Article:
Sunday, July 19, 2009

Albuquerque Presbyterian Churches Coordinate Anti-Hunger Strategies

Feeding the hungry and providing other sorts of assistance to those in need in our communities is a very important ministry for many Presbyterian churches in Albuquerque, These churches have served the community through their own pantries or by linking people in need with organizations in the community that serve the poor. Two churches in particular, La Mesa Presbyterian Church and Rio Grande Presbyterian Church (which supports the Rio Grande Food Project), have been known in the community for their generosity and their wide outreach efforts.

The generosity of these churches and nearly a dozen others in the Albuquerque metropolitan area has been greatly appreciated by members of the community. But over the past couple of years, these churches have been noticing a surge in the number of people coming to them. "We were beginning to see huge numbers of people requiring our services," said Rev. Trey Hammond (pictured above), pastor of La Mesa Presbyterian Church.

So the churches, led by Rev. Hammond and supported by the Presbytery of Santa Fe, decided they could serve the community and growing needs by working together rather than going solo. They decided to hold a couple of consultations to discuss strategies, including making better use of available resources and becoming more involved in legislative advocacy, especially at the state level.

Among the resources that are available are food stamps. During its second consultation, the group heard from two local advocates who are involved in facilitating participation in the Supplemental Nutrition Assistance Program (SNAP), which covers food stamps. The advocates talked about how churches can assist in helping clients overcome some of the barriers that prevent them from participating in SNAP. But they also discussed barriers presented at the state level for participation. This is where the Presbyterian churches decided to become involved in state advocacy, deciding to put together strategies to work both with state legislators and the administration (including the Human Services Department and Lieutenant Gov. Diane Denish).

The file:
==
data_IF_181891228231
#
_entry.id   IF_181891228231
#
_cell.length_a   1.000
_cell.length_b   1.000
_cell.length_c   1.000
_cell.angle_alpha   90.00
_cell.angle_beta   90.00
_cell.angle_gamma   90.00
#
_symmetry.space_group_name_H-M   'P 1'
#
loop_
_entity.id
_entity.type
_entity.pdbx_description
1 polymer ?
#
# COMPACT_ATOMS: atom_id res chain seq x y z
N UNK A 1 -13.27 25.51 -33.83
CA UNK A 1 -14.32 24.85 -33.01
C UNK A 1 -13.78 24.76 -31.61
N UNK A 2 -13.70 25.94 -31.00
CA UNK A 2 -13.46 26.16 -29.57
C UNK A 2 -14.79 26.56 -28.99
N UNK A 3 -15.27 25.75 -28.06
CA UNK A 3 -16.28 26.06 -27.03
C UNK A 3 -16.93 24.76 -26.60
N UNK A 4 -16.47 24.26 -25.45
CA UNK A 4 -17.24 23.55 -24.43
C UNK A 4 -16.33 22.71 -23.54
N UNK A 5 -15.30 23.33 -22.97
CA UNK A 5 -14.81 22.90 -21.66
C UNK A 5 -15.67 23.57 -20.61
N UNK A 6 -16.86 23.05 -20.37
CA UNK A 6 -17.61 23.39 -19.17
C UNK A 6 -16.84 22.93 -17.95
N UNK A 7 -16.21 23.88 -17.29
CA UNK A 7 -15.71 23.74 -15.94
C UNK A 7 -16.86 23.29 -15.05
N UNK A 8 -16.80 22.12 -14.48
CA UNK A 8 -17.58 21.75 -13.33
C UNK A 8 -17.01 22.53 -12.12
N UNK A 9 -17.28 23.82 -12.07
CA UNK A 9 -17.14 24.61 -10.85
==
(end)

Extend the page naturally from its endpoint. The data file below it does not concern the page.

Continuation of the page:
Four of these churches are already committed to Bread for the World, and hopefully more will participate in 2010, when our Offering of Letters will address issues that will help address similar issues that will keep bring people out of poverty. These issues are directly compatible with the goals of the advocacy goals of the 13 Presbyterian chuches in Albuquerque. I promised them more information once it became available.

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